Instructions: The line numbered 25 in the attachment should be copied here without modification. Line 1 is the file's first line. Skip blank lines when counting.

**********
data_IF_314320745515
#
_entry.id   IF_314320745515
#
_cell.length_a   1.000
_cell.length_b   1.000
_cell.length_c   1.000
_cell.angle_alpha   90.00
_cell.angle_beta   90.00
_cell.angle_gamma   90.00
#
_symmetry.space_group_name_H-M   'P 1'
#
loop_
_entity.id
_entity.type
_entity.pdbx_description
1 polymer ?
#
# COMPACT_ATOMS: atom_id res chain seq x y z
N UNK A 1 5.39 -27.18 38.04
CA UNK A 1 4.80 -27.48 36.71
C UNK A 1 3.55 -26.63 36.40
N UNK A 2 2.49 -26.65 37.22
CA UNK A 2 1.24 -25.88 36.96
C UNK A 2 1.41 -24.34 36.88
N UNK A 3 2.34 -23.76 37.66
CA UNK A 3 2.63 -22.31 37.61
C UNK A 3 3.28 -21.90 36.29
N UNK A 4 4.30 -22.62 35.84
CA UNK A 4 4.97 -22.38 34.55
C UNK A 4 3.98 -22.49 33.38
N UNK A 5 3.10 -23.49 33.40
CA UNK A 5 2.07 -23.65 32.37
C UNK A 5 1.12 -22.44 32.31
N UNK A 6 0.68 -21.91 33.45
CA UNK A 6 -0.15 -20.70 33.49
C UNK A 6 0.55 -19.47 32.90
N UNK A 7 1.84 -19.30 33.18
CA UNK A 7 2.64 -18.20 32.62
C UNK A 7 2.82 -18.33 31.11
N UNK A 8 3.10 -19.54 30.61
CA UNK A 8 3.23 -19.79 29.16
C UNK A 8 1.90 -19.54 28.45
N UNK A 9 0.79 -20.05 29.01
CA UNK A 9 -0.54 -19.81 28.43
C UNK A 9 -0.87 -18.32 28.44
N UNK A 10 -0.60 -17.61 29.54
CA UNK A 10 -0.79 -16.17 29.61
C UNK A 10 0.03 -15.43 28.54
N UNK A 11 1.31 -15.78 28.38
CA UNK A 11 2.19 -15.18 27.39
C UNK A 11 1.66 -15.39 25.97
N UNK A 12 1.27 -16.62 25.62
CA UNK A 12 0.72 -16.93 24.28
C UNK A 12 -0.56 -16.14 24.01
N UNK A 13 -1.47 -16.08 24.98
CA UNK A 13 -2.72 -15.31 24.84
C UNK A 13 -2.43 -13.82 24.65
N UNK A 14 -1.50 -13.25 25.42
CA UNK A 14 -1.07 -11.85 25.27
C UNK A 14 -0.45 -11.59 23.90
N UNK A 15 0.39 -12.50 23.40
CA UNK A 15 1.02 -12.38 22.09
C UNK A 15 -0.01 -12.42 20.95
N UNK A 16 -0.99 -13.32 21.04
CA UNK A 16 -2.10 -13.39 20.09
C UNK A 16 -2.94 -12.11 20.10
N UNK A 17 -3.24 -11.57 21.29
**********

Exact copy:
CA UNK A 2 1.24 -25.88 36.96